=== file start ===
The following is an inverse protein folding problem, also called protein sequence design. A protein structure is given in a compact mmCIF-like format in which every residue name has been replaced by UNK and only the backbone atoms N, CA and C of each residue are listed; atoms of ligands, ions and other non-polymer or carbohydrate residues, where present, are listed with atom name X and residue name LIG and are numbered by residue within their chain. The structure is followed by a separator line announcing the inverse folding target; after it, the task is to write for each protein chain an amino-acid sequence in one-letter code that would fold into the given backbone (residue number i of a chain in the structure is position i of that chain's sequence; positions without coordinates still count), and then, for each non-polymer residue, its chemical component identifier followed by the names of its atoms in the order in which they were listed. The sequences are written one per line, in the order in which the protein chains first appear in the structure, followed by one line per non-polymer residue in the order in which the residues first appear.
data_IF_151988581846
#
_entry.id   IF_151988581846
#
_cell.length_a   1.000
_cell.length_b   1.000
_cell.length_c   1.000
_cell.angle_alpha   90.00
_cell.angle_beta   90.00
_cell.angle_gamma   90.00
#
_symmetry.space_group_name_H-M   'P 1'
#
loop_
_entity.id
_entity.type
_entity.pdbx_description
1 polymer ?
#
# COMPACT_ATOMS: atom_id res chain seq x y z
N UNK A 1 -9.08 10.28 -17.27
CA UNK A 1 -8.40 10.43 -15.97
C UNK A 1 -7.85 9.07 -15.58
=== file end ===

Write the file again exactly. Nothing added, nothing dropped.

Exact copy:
The following is an inverse protein folding problem, also called protein sequence design. A protein structure is given in a compact mmCIF-like format in which every residue name has been replaced by UNK and only the backbone atoms N, CA and C of each residue are listed; atoms of ligands, ions and other non-polymer or carbohydrate residues, where present, are listed with atom name X and residue name LIG and are numbered by residue within their chain. The structure is followed by a separator line announcing the inverse folding target; after it, the task is to write for each protein chain an amino-acid sequence in one-letter code that would fold into the given backbone (residue number i of a chain in the structure is position i of that chain's sequence; positions without coordinates still count), and then, for each non-polymer residue, its chemical component identifier followed by the names of its atoms in the order in which they were listed. The sequences are written one per line, in the order in which the protein chains first appear in the structure, followed by one line per non-polymer residue in the order in which the residues first appear.
data_IF_151988581846
#
_entry.id   IF_151988581846
#
_cell.length_a   1.000
_cell.length_b   1.000
_cell.length_c   1.000
_cell.angle_alpha   90.00
_cell.angle_beta   90.00
_cell.angle_gamma   90.00
#
_symmetry.space_group_name_H-M   'P 1'
#
loop_
_entity.id
_entity.type
_entity.pdbx_description
1 polymer ?
#
# COMPACT_ATOMS: atom_id res chain seq x y z
N UNK A 1 -9.08 10.28 -17.27
CA UNK A 1 -8.40 10.43 -15.97
C UNK A 1 -7.85 9.07 -15.58